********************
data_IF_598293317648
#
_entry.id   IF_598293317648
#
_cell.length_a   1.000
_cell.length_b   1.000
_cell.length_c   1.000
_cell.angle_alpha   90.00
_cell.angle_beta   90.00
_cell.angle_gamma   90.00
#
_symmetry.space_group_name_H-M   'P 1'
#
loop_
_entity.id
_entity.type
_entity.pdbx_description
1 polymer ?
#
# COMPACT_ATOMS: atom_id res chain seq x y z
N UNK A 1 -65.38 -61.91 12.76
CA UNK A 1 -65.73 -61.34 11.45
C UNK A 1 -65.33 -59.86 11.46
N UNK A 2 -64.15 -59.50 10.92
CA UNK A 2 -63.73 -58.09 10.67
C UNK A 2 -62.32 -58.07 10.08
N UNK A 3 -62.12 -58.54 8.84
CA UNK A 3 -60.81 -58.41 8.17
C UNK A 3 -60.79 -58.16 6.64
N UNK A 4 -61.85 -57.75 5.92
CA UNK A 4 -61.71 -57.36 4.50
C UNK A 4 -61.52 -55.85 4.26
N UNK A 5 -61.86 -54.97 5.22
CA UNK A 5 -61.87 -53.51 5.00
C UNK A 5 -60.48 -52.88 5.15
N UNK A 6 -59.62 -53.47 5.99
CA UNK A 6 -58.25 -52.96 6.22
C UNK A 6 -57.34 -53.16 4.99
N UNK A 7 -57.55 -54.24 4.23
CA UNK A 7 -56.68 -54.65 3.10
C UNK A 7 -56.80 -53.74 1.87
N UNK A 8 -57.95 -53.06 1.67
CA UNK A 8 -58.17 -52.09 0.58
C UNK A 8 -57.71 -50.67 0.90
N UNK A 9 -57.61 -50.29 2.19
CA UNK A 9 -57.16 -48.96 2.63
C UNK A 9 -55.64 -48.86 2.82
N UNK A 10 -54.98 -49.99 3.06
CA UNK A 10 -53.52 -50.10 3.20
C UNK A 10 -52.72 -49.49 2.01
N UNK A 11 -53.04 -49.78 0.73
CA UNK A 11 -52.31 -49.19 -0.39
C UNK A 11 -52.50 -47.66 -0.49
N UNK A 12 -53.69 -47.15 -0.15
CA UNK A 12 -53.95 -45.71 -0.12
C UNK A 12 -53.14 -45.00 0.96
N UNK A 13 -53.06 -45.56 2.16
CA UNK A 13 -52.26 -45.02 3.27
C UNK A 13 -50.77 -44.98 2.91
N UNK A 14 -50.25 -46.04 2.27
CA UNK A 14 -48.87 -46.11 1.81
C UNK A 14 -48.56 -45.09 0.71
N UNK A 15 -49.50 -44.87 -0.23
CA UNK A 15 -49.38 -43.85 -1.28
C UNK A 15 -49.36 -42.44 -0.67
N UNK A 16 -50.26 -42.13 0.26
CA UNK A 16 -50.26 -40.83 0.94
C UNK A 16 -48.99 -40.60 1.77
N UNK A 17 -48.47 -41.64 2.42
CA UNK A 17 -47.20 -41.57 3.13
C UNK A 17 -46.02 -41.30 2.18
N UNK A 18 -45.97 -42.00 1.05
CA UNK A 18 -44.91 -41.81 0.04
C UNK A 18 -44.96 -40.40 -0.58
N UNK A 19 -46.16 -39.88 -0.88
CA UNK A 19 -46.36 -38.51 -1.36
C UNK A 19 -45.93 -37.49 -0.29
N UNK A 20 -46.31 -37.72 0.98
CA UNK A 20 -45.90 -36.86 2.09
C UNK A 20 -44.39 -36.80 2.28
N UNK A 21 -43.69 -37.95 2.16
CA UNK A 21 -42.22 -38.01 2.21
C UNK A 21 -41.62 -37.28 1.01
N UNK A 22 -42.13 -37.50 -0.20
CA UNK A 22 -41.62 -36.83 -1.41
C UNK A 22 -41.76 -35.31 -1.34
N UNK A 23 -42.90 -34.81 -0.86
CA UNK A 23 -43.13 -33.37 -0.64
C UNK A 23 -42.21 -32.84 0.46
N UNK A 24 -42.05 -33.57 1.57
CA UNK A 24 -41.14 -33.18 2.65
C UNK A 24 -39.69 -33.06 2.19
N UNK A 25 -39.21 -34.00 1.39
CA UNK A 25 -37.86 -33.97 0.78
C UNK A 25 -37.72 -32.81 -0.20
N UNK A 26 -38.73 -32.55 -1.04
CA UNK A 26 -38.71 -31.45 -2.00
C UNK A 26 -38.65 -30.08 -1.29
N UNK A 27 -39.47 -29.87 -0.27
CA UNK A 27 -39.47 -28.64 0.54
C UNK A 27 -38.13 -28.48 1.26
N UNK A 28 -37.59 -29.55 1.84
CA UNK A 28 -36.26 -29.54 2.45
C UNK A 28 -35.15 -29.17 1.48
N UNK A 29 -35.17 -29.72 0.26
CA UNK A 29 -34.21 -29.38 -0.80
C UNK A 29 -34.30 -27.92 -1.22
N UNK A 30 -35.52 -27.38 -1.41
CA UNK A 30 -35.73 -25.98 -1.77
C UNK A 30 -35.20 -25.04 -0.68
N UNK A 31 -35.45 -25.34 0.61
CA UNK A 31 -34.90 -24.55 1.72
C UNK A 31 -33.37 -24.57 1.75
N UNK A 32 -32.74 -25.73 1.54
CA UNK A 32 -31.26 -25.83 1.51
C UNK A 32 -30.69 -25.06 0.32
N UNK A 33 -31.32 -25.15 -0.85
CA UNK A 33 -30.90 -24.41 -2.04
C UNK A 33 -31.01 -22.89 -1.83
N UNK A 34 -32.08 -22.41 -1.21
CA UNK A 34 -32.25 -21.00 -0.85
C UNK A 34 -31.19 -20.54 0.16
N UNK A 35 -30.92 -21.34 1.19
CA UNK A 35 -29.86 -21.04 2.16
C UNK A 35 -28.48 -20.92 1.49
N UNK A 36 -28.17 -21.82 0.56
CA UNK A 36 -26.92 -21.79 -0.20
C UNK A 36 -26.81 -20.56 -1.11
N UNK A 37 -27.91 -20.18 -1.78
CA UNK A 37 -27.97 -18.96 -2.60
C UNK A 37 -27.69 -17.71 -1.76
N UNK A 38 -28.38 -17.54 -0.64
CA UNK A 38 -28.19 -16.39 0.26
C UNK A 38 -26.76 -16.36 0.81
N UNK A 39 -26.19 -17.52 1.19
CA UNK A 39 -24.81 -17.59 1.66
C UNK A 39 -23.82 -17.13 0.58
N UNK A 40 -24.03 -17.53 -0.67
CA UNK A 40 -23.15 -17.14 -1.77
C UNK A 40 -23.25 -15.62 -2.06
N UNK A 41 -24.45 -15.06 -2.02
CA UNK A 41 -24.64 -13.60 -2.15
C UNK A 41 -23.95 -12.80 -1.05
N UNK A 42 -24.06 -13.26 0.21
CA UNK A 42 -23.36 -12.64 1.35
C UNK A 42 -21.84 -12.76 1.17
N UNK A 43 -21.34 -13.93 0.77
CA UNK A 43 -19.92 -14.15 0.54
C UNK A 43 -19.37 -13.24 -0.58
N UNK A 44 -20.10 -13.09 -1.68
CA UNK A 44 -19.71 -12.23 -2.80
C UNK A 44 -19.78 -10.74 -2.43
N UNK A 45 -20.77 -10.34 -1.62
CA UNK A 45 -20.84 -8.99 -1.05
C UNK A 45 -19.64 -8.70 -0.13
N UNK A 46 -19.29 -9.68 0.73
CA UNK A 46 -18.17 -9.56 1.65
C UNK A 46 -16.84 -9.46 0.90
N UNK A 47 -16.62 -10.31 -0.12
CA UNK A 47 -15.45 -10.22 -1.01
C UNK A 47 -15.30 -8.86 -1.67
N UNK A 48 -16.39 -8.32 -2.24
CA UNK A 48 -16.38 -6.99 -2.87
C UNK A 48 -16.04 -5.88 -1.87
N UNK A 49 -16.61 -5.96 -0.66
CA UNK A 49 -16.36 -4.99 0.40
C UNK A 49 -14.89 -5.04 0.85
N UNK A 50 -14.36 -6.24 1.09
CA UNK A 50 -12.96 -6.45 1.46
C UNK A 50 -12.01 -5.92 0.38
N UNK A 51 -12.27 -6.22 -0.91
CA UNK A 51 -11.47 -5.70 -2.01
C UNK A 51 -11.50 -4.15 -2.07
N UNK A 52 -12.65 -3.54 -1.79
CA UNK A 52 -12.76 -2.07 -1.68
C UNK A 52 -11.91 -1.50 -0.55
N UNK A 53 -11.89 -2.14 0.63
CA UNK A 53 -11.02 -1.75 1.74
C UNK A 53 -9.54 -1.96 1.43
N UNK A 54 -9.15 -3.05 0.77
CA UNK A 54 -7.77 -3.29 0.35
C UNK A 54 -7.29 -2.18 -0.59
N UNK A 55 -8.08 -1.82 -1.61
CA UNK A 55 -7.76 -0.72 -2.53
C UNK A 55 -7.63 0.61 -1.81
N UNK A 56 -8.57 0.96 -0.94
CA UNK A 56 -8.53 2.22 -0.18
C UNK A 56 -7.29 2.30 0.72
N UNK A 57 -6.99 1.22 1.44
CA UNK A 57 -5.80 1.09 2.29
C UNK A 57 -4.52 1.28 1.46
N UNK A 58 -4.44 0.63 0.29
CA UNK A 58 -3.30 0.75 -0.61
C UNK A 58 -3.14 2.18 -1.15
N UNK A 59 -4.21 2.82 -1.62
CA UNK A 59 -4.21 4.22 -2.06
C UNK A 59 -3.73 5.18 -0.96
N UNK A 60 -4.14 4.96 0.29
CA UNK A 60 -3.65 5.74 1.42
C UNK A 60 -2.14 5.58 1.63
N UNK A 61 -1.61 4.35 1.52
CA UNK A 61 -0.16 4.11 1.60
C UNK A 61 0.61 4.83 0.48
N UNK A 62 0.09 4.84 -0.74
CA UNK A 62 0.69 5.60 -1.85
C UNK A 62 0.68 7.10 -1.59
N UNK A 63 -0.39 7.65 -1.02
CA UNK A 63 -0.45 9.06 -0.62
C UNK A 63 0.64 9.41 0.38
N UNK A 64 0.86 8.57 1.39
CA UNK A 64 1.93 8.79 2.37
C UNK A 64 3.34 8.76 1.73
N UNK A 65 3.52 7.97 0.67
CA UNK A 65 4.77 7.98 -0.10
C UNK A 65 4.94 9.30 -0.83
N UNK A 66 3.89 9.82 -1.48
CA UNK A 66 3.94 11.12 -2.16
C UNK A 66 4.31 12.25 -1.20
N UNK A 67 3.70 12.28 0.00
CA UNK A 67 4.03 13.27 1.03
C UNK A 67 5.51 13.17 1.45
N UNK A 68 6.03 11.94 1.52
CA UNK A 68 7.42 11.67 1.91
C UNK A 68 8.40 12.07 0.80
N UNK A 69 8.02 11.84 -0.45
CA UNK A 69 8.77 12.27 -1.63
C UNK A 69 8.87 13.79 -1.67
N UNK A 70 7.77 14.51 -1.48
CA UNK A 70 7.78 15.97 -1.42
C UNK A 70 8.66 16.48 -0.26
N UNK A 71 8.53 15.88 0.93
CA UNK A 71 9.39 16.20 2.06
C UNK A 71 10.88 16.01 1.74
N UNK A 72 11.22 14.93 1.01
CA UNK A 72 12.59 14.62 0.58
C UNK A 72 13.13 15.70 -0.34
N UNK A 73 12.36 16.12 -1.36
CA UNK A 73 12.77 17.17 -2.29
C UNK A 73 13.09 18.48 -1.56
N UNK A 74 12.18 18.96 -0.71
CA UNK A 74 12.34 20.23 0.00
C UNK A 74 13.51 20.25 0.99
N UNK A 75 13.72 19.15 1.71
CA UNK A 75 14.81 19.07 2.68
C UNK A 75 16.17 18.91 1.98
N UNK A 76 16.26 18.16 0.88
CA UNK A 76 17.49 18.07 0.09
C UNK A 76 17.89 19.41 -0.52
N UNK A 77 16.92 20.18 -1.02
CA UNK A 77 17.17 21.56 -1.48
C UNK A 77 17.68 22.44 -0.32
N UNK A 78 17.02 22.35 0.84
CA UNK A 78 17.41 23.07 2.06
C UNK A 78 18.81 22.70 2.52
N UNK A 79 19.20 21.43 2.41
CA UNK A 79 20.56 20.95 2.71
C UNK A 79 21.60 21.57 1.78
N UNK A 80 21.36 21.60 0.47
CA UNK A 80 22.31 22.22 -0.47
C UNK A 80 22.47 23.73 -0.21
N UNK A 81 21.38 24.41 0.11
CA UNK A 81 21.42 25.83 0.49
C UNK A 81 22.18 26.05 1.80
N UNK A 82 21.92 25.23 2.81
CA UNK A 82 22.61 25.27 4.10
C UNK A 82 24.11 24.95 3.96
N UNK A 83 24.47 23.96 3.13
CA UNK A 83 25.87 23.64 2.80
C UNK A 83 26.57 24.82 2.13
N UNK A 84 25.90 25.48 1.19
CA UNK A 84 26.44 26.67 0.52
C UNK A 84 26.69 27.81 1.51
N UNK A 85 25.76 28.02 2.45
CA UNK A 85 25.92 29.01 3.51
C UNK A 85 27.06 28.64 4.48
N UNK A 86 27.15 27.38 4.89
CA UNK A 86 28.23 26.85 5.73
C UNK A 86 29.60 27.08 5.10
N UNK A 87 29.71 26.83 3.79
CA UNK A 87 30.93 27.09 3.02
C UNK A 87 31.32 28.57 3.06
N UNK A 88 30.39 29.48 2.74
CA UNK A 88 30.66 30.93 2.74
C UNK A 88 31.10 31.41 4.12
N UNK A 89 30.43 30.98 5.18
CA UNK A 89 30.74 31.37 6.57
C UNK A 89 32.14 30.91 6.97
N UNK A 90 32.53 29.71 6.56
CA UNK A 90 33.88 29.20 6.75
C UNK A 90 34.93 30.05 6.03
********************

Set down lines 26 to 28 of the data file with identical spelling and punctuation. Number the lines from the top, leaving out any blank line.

C UNK A 2 -62.32 -58.07 10.08
N UNK A 3 -62.12 -58.54 8.84
CA UNK A 3 -60.81 -58.41 8.17